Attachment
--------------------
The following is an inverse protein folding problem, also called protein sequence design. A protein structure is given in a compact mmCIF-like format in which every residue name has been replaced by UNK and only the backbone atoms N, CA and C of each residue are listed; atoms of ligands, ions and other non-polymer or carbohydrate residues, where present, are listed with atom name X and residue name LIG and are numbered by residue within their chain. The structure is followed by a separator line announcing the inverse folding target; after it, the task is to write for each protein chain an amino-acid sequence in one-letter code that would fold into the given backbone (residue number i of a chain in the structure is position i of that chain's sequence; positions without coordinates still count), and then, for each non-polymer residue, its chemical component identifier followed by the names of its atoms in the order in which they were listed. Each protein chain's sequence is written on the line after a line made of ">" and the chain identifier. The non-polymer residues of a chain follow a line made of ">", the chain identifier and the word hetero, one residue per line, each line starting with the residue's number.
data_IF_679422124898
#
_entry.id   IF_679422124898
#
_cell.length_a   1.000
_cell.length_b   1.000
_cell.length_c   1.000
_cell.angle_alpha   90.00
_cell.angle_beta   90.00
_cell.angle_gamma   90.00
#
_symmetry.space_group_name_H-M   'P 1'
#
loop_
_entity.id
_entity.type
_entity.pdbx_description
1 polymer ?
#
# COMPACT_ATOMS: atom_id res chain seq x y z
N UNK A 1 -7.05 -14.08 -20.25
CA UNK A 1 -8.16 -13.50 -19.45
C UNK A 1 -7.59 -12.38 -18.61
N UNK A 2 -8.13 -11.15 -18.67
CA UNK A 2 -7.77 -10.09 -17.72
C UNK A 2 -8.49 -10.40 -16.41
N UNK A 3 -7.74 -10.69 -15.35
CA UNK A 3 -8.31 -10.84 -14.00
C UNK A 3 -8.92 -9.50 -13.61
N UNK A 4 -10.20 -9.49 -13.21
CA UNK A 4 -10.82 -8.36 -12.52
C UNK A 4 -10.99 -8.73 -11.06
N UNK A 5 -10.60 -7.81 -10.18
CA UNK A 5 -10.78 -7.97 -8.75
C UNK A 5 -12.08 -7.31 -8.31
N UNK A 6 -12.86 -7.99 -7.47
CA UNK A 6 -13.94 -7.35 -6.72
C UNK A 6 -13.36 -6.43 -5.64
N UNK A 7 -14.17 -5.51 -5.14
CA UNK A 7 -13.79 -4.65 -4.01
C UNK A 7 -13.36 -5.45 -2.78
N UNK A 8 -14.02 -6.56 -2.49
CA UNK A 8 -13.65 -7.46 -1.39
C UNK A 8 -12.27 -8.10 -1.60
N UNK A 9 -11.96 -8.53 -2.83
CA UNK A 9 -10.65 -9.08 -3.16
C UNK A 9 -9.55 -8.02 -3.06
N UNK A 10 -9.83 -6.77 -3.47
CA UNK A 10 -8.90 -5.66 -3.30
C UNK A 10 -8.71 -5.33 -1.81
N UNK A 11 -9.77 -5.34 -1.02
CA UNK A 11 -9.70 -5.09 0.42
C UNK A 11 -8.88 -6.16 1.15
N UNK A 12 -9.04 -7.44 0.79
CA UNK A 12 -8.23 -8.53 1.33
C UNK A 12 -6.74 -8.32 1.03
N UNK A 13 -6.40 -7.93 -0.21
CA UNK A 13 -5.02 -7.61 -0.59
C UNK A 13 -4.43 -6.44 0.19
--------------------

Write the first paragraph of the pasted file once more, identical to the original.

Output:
The following is an inverse protein folding problem, also called protein sequence design. A protein structure is given in a compact mmCIF-like format in which every residue name has been replaced by UNK and only the backbone atoms N, CA and C of each residue are listed; atoms of ligands, ions and other non-polymer or carbohydrate residues, where present, are listed with atom name X and residue name LIG and are numbered by residue within their chain. The structure is followed by a separator line announcing the inverse folding target; after it, the task is to write for each protein chain an amino-acid sequence in one-letter code that would fold into the given backbone (residue number i of a chain in the structure is position i of that chain's sequence; positions without coordinates still count), and then, for each non-polymer residue, its chemical component identifier followed by the names of its atoms in the order in which they were listed. Each protein chain's sequence is written on the line after a line made of ">" and the chain identifier. The non-polymer residues of a chain follow a line made of ">", the chain identifier and the word hetero, one residue per line, each line starting with the residue's number.